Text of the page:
As part of the federal stimulus package to help people struggling with the economic effects of the coronavirus crisis, Americans now have options to access up to $100,000 from their retirement accounts, as either a withdrawal or a loan.
The new rules apply to a range of people, including those who have lost a job or been furloughed because of the pandemic, those suffering from COVID-19, or who have a spouse or dependent with the virus.
Let’s take a look at how this affects you.
The changes for withdrawals from 401(k), IRA or similar employer-sponsored retirement accounts waive the normal 10% penalty on the amount of money withdrawn by people under age 59½, which will save $10,000 if you withdraw the full $100,000 limit. You’ll still have to pay income tax on the money you take out, but you can now spread that tax expense over three years and, if you repay the full amount of your withdrawal within three years, you can avoid paying those taxes.
Taking a loan from your 401(k) is another option, but you’ll have to repay that amount, with interest. You can now take out a loan for up to $100,000, or 100% of your vested amount, whichever is less. People with outstanding loans due between March 27 and Dec. 31, 2020, will get an extra year to repay it.
If you have you have questions about a withdrawal or loan from your retirement account, it is recommended that you talk to your retirement plan administrator.
Another benefit of these changes is that retirees who are 72 or older won’t have to take a required minimum distribution from their retirement account in 2020. With the drastic stock market fluctuations and retirement funds taking a hit, this gives invested money a chance to rebuild as the stock market recovers.
Individuals also have been given an extended amount of time to contribute to an IRA this year. Normally, the contribution deadline is the traditional April 15 tax-filing day, but that date has been pushed back to July 15 for 2020.
Should you withdraw money from your retirement account? That is up to you and your financial situation. Some experts recommend that you look at your retirement funds as a last resort. That’s because you’re depleting the funds you have set aside for the future and will be missing out on money you could be earning when the stock market starts to recover.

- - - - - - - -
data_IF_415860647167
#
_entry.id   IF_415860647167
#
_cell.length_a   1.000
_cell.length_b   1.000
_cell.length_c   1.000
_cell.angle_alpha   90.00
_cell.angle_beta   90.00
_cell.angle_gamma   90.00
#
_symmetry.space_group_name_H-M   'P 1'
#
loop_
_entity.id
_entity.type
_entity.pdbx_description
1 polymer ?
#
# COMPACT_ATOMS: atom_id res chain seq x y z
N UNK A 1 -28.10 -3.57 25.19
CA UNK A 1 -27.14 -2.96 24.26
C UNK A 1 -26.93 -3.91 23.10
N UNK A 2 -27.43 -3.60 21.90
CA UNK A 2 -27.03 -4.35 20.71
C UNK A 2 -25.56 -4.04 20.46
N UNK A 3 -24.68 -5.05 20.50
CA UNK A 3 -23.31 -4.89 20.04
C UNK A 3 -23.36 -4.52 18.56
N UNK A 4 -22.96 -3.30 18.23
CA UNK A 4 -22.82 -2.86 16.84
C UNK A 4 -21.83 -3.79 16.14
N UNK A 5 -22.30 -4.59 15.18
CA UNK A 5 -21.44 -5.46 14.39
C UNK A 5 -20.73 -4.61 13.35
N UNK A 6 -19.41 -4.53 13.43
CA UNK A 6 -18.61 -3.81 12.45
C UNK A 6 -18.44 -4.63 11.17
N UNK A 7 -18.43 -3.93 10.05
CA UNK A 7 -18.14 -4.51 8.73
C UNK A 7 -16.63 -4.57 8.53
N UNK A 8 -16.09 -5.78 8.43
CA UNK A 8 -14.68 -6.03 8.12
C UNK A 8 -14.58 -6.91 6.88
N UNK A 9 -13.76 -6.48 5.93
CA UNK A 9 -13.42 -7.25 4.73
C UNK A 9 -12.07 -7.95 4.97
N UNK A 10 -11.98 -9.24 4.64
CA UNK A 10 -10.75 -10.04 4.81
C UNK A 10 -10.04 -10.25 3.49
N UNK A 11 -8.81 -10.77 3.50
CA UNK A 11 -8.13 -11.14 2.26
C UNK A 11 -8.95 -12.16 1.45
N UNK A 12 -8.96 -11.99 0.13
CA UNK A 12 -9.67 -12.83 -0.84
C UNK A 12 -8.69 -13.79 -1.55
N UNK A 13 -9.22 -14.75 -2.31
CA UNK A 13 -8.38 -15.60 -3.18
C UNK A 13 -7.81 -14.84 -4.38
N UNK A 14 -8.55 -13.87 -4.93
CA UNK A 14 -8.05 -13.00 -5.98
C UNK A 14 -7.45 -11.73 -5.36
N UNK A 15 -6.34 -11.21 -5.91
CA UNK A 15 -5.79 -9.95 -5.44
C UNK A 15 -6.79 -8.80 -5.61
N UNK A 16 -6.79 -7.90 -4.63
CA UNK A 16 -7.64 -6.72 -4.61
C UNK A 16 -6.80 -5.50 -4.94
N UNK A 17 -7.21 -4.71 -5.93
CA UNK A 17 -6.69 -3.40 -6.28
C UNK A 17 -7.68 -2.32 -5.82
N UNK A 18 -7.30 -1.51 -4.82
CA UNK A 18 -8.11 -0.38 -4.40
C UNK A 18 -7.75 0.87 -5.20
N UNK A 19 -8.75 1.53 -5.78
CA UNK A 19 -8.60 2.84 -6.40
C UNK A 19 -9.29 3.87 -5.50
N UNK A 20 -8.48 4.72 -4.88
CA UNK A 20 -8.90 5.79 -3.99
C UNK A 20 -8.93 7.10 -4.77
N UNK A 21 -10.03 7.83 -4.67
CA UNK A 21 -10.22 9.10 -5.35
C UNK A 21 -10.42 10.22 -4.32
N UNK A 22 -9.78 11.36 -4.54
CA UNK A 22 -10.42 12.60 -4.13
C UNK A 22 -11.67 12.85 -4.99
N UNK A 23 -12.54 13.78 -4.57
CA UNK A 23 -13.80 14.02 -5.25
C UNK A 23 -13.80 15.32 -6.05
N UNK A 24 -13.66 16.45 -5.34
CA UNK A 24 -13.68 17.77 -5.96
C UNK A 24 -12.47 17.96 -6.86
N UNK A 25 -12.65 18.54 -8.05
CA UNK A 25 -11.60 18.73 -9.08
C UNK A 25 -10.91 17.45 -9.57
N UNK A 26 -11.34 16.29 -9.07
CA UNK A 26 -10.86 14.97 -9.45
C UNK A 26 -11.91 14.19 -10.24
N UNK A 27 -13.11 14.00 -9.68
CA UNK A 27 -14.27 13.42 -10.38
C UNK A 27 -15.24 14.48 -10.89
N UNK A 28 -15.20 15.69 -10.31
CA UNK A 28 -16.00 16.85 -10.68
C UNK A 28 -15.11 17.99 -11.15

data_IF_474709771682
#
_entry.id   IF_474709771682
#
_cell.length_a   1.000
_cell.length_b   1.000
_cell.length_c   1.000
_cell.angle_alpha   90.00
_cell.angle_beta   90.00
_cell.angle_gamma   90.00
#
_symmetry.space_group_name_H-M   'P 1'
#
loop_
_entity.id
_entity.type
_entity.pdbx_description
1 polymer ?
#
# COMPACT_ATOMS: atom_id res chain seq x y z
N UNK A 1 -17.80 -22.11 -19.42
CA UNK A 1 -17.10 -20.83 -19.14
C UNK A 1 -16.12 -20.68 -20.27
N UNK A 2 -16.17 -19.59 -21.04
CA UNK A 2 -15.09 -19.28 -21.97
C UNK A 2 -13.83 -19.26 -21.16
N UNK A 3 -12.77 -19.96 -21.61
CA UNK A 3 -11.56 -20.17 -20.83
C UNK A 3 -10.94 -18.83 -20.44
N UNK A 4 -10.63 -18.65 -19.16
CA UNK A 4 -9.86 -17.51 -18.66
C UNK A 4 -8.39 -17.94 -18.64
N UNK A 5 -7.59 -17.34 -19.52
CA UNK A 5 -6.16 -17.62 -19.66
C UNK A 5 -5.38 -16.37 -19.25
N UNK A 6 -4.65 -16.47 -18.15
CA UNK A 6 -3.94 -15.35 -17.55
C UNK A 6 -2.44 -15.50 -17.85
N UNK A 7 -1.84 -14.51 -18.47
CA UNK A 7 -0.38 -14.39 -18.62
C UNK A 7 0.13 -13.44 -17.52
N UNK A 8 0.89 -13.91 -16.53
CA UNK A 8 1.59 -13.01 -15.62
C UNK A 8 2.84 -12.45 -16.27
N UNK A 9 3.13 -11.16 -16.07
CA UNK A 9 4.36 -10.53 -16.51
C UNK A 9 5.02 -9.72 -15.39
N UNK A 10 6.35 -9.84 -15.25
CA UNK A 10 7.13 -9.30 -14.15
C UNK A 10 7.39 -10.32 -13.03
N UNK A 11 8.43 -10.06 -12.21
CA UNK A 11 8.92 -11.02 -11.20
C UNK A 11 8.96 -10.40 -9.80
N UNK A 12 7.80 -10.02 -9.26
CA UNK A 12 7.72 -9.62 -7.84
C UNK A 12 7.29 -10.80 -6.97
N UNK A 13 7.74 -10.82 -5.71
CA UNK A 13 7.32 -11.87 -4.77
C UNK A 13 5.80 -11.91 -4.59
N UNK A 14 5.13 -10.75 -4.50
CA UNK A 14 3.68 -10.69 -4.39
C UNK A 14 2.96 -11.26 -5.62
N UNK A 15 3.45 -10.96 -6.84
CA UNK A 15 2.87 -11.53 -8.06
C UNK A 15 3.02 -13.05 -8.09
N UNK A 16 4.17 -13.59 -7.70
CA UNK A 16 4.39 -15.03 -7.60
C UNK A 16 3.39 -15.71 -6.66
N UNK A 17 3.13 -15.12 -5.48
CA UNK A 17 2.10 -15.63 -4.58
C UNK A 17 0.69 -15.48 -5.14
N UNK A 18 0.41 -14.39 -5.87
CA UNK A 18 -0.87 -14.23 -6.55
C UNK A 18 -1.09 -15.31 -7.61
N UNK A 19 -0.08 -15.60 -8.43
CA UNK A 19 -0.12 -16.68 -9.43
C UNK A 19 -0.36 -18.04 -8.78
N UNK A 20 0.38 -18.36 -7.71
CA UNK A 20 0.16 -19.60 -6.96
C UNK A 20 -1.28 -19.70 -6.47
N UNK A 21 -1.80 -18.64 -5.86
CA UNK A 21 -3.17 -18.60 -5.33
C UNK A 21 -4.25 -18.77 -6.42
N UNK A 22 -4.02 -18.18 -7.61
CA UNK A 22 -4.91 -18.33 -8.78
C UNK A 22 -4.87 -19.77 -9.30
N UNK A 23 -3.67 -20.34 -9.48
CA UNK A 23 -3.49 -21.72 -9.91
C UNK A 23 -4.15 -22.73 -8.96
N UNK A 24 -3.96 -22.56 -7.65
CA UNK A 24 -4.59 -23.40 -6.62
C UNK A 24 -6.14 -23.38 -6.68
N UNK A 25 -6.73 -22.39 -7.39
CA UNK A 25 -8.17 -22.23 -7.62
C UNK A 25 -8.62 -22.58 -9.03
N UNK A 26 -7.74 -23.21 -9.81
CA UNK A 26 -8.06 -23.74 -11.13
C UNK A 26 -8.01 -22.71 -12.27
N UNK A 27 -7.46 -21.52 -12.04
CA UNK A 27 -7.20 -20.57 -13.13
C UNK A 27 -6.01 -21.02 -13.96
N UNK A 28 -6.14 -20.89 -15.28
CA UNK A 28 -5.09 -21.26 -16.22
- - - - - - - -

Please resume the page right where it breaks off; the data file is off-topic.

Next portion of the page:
Do I qualify for early withdrawals from retirement accounts?
- In order to be eligible, participants must meet one of the following criteria:
- They have contracted COVID19 themselves
- Their spouse or dependent has contracted COVID19
- They have lost a job, been furloughed or otherwise suffered a heavy financial burden because of COVID19 (including loss of childcare)
What if I already made an early withdrawal in 2020?
This waiver of the 10% penalty is retroactive to Jan. 1, 2020, so if you had taken a distribution from your retirement plan earlier in the year that had been subject to the penalty it will now qualify for this waiver.
Do I have to meet the required minimum distributions this year?
Required minimum distributions (RMDs) from IRAs, 401(k)s, 403(b)s and other retirement plans have been suspended for 2020. The waiver includes RMDs for those who reached age 70½ and who would be required to take their first RMD by April 1 of 2020. This waiver also includes RMDs from inherited IRAs for 2020.
What if I’ve already taken the required minimum distributions for 2020?
One option is the 60-day rollover rule as applied to IRAs. If you took your 2020 RMD within the past 60 days, you could redeposit it into the IRA with no tax consequence. If more than 60 days have passed, your RMD must be met for 2020.
It’s also important to note that the 60-day rule can only be used once within 12 months. Those who have taken their RMD from an inherited IRA will not be able to take advantage of this as it does not apply. The 60-day rule is complex, be sure to consult with your financial adviser, or with your IRA custodian to ensure you execute this type of transaction correctly.